Reports & Analysis
Indigenous Peoples’ Rights in REDD+ Highlighted at the UNPFII
At the UN Permanent Forum on Indigenous Issues (UNFPII), the UN-REDD Programme presented its forthcoming FPIC and Recourse Guidelines, and joint guidelines for stakeholder engagement recently developed with the Forest Carbon Partnership Facility and Forest Investment Program.
The issue of upholding the rights of Indigenous Peoples in forest management was a hotly discussed topic at the 10th Session of the United Nations Permanent Forum on Indigenous Issues (UNFPII), held 16-27 May 2011 in New York. Observance of the right of Indigenous Peoples to give or withhold their free, prior and informed consent (FPIC) on activities that may affect their lands, territories and livelihoods was one of the matters being reviewed by the UNFPII this year.
Ensuring that Indigenous Peoples and other forest dependent communities are able to engage effectively in REDD+ and that their rights are respected is central to the UN-REDD Programme approach. The Programme has therefore been collaborating actively with the UNFPII since 2009 to develop standards and guidelines on stakeholder engagement.
|Charles McNeill, Senior Policy Advisor, Environment and Energy Group, UNDP, delivered a statement to the UNPFII emphasizing the UN-REDD Programme’s commitment to free, prior and informed consent.
Charles McNeill, Senior Policy Advisor, Environment and Energy Group, UNDP, presented a statement on the UN-REDD Programme’s commitment to further the implementation of the UN Declaration on the Rights of Indigenous Peoples and uphold the right to FPIC during the UNPFII session on FPIC.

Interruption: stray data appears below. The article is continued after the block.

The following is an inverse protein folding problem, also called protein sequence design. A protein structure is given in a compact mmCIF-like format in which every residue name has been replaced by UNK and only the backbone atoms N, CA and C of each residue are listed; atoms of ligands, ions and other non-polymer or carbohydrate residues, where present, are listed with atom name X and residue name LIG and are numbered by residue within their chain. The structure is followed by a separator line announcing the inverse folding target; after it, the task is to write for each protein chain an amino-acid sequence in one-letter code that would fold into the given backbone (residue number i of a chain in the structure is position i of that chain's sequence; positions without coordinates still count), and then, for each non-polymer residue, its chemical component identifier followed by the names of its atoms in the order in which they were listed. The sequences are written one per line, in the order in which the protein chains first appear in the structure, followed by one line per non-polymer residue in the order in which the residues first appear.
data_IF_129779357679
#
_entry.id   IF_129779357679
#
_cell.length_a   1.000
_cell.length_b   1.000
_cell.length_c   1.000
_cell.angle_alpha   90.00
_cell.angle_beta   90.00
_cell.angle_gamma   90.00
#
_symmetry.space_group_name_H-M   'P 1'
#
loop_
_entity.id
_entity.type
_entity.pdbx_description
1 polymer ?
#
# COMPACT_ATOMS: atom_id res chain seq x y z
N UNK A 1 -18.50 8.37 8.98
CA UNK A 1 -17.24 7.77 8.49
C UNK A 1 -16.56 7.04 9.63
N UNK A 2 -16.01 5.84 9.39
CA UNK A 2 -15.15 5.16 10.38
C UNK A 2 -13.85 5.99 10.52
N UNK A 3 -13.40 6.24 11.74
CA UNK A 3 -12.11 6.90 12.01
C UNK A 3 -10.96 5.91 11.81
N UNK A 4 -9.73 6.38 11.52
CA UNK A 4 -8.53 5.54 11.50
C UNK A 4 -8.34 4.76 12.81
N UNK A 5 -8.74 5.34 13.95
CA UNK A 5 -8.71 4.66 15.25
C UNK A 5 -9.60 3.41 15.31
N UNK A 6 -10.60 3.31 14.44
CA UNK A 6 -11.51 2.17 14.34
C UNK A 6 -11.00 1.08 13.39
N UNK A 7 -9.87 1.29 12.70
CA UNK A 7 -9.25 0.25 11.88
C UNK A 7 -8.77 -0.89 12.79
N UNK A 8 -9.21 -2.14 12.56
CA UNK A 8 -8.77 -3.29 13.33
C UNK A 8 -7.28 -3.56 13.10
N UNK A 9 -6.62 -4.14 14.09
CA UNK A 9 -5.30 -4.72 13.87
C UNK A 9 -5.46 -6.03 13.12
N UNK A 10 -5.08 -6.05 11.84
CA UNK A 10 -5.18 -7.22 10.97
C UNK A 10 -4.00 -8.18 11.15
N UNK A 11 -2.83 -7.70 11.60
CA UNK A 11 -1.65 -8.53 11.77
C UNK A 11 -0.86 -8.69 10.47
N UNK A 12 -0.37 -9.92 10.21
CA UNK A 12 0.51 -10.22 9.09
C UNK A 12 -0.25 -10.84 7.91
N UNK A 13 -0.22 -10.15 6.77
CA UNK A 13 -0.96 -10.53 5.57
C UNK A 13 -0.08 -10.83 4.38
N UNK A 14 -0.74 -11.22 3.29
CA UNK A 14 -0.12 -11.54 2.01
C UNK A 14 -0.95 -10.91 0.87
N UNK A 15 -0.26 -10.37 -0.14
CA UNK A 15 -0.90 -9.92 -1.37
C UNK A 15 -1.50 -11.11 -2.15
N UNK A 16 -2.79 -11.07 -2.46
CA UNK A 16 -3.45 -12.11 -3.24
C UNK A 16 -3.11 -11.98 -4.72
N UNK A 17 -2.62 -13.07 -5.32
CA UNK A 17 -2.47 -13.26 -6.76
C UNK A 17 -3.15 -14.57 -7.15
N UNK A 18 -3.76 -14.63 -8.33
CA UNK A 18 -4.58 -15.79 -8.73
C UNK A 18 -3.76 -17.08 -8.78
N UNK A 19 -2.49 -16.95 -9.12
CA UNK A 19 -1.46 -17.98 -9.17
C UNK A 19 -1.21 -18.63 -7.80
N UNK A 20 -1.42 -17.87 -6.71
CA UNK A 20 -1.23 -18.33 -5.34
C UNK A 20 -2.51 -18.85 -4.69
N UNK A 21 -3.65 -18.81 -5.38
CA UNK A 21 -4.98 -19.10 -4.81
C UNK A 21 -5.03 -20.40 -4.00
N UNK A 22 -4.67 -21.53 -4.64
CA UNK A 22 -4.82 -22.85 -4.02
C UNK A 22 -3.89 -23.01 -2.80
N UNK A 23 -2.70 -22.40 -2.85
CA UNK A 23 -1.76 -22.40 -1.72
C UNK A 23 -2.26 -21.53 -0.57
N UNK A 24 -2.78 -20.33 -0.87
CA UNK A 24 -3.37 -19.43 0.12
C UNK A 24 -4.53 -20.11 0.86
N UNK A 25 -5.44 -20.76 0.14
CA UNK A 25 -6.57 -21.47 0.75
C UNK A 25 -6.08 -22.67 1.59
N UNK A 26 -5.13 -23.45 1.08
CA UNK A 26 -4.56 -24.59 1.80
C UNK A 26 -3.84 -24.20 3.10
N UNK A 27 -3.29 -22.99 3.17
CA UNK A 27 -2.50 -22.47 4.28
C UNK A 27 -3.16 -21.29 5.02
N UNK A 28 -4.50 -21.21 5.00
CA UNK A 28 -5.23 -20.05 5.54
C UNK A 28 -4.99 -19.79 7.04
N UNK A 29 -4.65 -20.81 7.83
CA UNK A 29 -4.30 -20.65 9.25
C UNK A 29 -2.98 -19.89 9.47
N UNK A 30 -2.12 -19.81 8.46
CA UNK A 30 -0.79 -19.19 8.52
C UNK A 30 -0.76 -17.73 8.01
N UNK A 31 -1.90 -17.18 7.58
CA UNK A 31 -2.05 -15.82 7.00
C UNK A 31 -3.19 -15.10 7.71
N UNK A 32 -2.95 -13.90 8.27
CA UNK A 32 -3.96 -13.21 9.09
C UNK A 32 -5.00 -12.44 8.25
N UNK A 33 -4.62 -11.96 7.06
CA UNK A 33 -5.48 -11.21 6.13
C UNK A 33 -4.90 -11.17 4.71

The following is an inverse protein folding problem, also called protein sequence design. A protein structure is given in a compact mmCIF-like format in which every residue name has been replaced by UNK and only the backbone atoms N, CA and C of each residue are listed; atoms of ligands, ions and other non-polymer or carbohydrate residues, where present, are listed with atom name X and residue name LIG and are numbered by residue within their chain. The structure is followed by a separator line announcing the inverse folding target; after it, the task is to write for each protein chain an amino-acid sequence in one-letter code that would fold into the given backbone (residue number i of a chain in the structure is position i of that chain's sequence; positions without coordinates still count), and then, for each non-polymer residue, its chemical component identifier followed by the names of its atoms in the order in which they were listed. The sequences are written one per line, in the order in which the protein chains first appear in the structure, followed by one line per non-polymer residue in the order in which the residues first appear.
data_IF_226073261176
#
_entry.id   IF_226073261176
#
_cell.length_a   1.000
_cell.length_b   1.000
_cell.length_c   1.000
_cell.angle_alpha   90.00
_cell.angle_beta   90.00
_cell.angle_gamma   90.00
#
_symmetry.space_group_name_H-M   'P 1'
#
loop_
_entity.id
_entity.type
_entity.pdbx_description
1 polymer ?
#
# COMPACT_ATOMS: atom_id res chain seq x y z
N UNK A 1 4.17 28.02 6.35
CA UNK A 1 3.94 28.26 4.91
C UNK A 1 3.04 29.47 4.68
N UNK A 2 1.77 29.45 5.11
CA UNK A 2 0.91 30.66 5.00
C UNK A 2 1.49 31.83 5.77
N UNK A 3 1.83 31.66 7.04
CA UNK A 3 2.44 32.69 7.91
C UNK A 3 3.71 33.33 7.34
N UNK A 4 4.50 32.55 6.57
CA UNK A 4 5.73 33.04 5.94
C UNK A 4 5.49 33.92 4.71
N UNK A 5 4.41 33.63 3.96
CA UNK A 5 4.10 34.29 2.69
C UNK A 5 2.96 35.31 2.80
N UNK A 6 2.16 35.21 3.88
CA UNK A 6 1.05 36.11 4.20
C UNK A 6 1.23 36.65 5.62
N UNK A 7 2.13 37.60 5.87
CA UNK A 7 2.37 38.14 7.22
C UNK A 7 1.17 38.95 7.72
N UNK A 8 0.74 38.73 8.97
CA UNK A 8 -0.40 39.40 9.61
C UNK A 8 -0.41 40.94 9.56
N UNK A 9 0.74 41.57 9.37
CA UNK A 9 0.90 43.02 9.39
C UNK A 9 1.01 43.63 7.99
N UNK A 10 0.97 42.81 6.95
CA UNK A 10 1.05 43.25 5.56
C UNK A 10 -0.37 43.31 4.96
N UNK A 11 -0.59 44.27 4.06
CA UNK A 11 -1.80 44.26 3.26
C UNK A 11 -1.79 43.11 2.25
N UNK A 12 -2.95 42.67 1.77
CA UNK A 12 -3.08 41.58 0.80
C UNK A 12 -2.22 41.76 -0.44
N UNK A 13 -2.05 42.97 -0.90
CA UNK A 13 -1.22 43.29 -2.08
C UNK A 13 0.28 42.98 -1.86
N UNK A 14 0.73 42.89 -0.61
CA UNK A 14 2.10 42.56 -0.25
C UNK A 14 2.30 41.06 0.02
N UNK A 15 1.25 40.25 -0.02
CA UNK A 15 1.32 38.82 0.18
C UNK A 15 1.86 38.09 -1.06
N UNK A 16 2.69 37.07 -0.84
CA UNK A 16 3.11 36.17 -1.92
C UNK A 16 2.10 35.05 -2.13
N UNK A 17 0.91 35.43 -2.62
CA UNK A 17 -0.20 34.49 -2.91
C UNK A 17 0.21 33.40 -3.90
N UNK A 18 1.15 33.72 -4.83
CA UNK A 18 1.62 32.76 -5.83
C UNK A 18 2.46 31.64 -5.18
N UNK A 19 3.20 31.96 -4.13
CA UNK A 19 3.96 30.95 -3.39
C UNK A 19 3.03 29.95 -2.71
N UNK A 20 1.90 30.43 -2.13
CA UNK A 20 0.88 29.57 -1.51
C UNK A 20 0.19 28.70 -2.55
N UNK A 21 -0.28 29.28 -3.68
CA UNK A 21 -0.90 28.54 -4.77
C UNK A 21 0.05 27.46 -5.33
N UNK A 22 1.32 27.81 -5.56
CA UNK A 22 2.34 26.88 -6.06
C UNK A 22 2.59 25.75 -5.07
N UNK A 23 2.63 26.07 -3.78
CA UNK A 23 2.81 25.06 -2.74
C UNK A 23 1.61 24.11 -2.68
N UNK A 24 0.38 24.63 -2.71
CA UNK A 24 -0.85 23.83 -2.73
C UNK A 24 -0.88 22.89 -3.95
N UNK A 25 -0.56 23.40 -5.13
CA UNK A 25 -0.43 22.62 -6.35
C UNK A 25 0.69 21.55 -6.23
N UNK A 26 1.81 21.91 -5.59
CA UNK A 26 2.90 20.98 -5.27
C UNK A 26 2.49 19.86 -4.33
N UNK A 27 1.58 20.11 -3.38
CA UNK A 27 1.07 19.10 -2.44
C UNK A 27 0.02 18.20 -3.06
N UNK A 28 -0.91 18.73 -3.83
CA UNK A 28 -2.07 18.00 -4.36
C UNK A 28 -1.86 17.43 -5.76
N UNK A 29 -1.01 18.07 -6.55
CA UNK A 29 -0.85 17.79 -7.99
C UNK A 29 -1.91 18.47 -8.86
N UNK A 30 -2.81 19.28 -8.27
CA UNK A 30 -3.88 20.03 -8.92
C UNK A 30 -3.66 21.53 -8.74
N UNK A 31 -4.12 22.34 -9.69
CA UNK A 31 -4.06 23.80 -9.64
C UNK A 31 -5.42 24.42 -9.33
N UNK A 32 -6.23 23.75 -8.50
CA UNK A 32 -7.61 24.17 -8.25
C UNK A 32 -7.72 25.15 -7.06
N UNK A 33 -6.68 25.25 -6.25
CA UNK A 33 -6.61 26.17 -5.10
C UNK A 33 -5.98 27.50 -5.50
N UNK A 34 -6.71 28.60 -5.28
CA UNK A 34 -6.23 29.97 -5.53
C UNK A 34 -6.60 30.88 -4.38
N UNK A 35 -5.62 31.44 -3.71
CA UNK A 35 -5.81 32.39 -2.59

The UN-REDD Programme also hosted a well-attended side event to present its upcoming FPIC and Recourse Guidelines for the Programme. These are being developed using inputs from a series of regional consultations with Indigenous Peoples’ representatives held between June 2010 and January 2011 in Asia-Pacific, Africa and Latin America and the Caribbean (LAC). The Guidelines will be used by countries participating in the UN-REDD Programme when designing and implementing REDD+ actions.
The side event, chaired by Vicky Tauli-Corpuz, Executive Director of Tebtebba Foundation, included presentations on the process used to develop the Guidelines and their content (access presentations here), and reflections from Diego Escobar Guzman, Indigenous Peoples’ representative for the LAC region on the UN-REDD Programme Policy Board, who also participated in the LAC regional consultation. This was followed by a stimulating discussion with the audience on a range of issues, including how the Guidelines dealt with key definitions and an elaboration of the principles for recourse. The Guidelines will be released in July 2011 for public review and will be made available on the UN-REDD Programme website.
Additionally, the UN-REDD Programme co-organized a separate side event with the World Bank-hosted Forest Carbon Partnership Facility (FCPF) and Forest Investment Program (FIP), to highlight the Programme's collaboration with these two initiatives (access presentations here). Through harmonizing policy guidance and carrying out joint missions, the three initiatives are implementing a coordinated approach to supporting the engagement of Indigenous Peoples in REDD+.
|The joint side event of the UN-REDD Programme, FCPF and FIP highlighted how the three initiatives are working to align their approaches to engage Indigenous Peoples in REDD+.
One of the notable outputs of these efforts is the joint FCPF and UN-REDD Programme Guidelines on Stakeholder Engagement in REDD+ Readiness with a Focus on the Participation of Indigenous Peoples and Other Forest Dependent Communities. These will be used by countries participating in REDD+ under the FCPF and the UN-REDD Programme, providing guidance on supporting the full and effective participation of communities in REDD+ at all levels. A draft is currently available for public review until 1 July 2011 (more information here).
Every year, the Forum brings together Indigenous Peoples’ representatives from around the world to discuss issues relating to Indigenous Peoples’ social development, culture, environment, education, health and human rights.